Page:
In a move that could re-energize the downtrodden independent power industry,

Reliant Resources

(RRI)

is nearing a deal to purchase

Orion Power

(ORN) - Get Report

for nearly $3 billion in cash.

Reliant Resources, partially spun off recently from its parent,

Reliant Energy

(REI) - Get Report

, owns power-generating plants in California and the Mid-Atlantic states. Orion -- 37% of which is owned by

Goldman Sachs

(GS) - Get Report

-- owns a significant amount of generation in New York, a market many independent producers have targeted for additional development.

Orion has been rumored for some time to be for sale as Goldman planned its exit strategy. Sources say other generators such as

Dynegy

(DYN)

and

Mirant

( MIR) looked at the portfolio but chose not to pursue a deal.

The deal -- which sources say would provide Orion shareholders with $2.9 billion in cash, or $26.80 a share -- is the first major pact between two independent power producers. Reliant is to assume nearly $1.8 billion in Orion debt. Orion also has nearly $700 million in cash. Based on Orion's Wednesday closing price of $19.20, the deal is nearly a 40% premium for shareholders. Reliant Resources closed Wednesday at $16.68.

"With Orion's 6000 megawatts of capacity, the deal is worth about $667 per kilowatt," says Simmons & Co. analyst Jeff Dietert. "That's not cheap but near the top end of the range of recent transactions." Assuming the deal is financed with debt, Dietert estimates the acquisition could add between 5 to 15 cents per share to Reliant's annual earnings, "depending on potential synergies."

A Reliant spokesperson would not comment until a formal announcement is made, which sources say will come Thursday morning. Orion could not be reached for comment.

Re-Energizing the Power Producers?

The independent power producers could use some good news, as most of the stocks are trading at or near 52-week lows and most at 50% discounts from their early summer highs.

However, while investors may look to the Orion takeover as a catalyst to reignite the sector, analysts aren't so certain.

"I'm not sure it really helps the others," says Dietert. "Since it's a nonregulated generator taking out a peer, you have to decide who the buyers and sellers are. With the remaining players wanting to be buyers, it isn't likely you'll see much of a seller's premium in any of the other generators as a result."

One energy-hedge fund manager said he can see the other side as well. "It may focus people on the group and the fact they may look cheap," he said, "but it's not a real boost given current prices."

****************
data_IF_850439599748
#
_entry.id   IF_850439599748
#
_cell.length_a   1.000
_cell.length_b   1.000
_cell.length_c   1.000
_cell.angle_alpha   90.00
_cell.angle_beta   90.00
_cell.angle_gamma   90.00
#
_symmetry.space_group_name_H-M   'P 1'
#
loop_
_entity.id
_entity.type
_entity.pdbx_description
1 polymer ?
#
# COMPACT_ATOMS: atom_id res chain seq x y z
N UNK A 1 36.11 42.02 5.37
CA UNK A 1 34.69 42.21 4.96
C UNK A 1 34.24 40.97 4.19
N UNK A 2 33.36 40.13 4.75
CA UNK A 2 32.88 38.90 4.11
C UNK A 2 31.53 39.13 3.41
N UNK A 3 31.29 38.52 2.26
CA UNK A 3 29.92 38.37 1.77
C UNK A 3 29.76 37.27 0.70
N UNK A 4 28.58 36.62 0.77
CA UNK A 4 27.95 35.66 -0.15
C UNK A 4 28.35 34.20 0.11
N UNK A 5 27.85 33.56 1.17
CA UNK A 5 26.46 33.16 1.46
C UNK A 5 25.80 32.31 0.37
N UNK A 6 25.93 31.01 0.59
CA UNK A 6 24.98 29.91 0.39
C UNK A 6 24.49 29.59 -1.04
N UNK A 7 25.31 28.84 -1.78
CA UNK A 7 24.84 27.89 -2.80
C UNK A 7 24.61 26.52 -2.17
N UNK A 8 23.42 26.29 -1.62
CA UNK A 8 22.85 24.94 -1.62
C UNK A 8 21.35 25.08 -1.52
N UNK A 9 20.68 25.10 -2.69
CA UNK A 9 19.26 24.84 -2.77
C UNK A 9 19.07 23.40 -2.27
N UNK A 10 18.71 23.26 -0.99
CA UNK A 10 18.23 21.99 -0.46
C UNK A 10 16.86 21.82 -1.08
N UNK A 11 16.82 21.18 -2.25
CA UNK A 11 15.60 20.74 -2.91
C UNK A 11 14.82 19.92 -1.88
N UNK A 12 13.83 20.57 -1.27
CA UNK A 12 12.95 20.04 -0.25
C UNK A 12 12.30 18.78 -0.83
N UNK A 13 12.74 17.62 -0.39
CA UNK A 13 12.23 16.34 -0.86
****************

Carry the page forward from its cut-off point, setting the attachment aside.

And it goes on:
Dietert also said Goldman's decision to sell may be a signal the smart money believes the fat profits from the power-generation business are over. "They view the generation business as coming into balance and are cashing out," he says.

Who's Next

While it isn't likely that other major independent power producers are interested in combining operations, a name often mentioned as a takeover candidate is

NRG Energy

(NRG) - Get Report

. The partial spinoff from

Xcel Energy

(XEL) - Get Report

, NRG owns a portfolio of generation that would complement many of the major independent generators as well as other integrated energy companies. Xcel is said to be looking for options to complete the spinoff of NRG, one possibility being the sale of its remaining interest in NRG to another generator.

Ironically, many of the regulated utilities that formed and then spun off unregualted power subsidiaries like Reliant Resources and Mirant now trade at multiples that could make them acquirers of independent generation.

"If you look at some of the regulated utilities, they are trading at premium multiples that make their currencies attractive in acquisitions," notes Dietert. "They could be more aggressive in bidding."

The hedge fund manager notes one integrated utility seems very interested. "

Duke Energy

(DUK) - Get Report

is looking hard at a number of deals," he notes.

Dietert agrees. "At these prices, Duke,

Dominion

(D) - Get Report

and even

Southern Company

(SO) - Get Report

could be looking at a number of deals."

In this market, anything is possible. Take the deal at hand. In this case, the hunter has been hunted.

Christopher S. Edmonds is president of Resource Dynamics, a private financial consulting firm based in Atlanta. At time of publication, Edmonds was long Mirant, Southern and NRG Energy, although holdings can change at any time. Under no circumstances does the information in this column represent a recommendation to buy or sell stocks. While Edmonds cannot provide investment advice or recommendations, he welcomes your feedback and invites you to send it to

Chris Edmonds.